# Are Newton's laws of motion redundant?

• V0ODO0CH1LD
In summary, there is some debate about whether Newton's three laws of motion are truly separate observations or if they can be summarized in a single equation. However, looking at the original text of Newton's work, it is clear that each law is distinct and conveys a different concept. While some may argue that the first law can be derived from the second, it is important to consider the original intention behind each law in order to fully understand their significance.
V0ODO0CH1LD
My question has to do with something Leonard Susskind, a professor of theoretical physics at Stanford University and director of the Stanford Institute for Theoretical Physics, said in one of his lectures. Basically that he didn't know why Newton wrote three laws of motion, when they could all be summarized as $F=ma$.

I can see why you would think that of Newton's first two laws, seeing as they are the same observation: force is proportional to acceleration. But I can't say the same about the third law. Which states that, in a closed system, the center of mass suffers no acceleration.

Isn't the third law a separate/additional observation?

If he says so, then he is probably mistaken. I think if one law was direct consequence of another, Newton would notice and wrote so.

There are more approaches to formulate "Newton's laws", but the obligatory reading is what Newton wrote (Principia Mathematica):

http://archive.org/details/Newtonspmathema00newtrich

(see p. 83.)

As you can see from his book, each law says something different.

In modern physics the laws got reformulated a little bit, mainly due to new notion of inertial reference frame, but even after that, the Newton's laws are three separate statements.

Some people arrived at conclusions that the first law can be derived from the second, but I think this is only because they sticked to literal meaning of his or someone's else words and lost the original meaning Newton intended to transmit. I think that if more care and understanding were put into reformulation, it would be possible to restate the three laws in such way that would satisfy even a logician.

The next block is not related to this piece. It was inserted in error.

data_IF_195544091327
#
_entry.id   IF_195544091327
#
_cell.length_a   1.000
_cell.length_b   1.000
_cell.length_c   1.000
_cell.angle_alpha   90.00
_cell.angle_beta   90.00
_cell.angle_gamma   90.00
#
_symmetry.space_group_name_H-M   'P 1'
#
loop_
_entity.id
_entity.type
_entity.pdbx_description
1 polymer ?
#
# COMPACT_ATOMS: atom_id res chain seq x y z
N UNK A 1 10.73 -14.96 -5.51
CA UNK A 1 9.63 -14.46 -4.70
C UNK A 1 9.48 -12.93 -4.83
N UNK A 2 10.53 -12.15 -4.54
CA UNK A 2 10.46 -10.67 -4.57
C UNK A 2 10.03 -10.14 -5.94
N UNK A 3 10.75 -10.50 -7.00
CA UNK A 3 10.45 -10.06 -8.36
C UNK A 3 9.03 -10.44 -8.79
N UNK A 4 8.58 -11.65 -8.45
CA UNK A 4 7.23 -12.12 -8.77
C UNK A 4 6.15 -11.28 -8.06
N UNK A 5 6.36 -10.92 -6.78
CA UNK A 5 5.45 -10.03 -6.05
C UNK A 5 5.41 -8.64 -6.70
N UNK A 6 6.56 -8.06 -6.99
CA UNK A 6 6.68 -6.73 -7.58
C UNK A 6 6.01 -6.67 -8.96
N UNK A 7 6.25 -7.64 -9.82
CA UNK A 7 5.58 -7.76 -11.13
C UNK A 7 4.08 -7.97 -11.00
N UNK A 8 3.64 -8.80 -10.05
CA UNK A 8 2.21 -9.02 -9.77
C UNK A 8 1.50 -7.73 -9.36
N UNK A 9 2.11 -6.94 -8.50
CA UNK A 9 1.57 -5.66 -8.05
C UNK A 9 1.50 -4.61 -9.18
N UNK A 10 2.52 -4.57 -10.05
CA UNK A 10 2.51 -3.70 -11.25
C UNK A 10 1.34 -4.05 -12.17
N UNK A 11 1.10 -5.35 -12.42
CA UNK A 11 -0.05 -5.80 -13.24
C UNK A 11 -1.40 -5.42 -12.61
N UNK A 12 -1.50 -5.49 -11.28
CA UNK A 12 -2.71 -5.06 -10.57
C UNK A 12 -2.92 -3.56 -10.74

## 1. Are Newton's laws of motion still relevant today?

Yes, Newton's laws of motion are still relevant and used extensively in modern physics and engineering. They form the basis of classical mechanics and are essential in understanding and predicting the motion of objects.

## 2. Can Newton's laws of motion be applied to all objects?

Newton's laws of motion can be applied to most objects and situations, but they have their limitations. They work best for macroscopic objects and at speeds much slower than the speed of light. At the atomic and subatomic level, other laws such as quantum mechanics are needed to accurately describe motion.

## 3. Are Newton's laws of motion the only laws that govern motion?

No, there are other laws and principles that govern motion, such as the laws of thermodynamics and electromagnetism. However, Newton's laws of motion are fundamental and provide a general framework for understanding motion.

## 4. Can Newton's laws of motion be disproven?

New scientific discoveries and advancements may refine our understanding of Newton's laws of motion, but they have been extensively tested and have not been disproven. They have been validated by countless experiments and observations, making them a reliable framework for understanding motion.

## 5. Why are Newton's laws of motion still taught if they are redundant?

While Newton's laws of motion may seem redundant in the face of more complex theories and principles, they are still taught because they provide a solid foundation for understanding motion. They are also easier to comprehend and apply in everyday situations, making them a practical tool for solving problems in physics and engineering.

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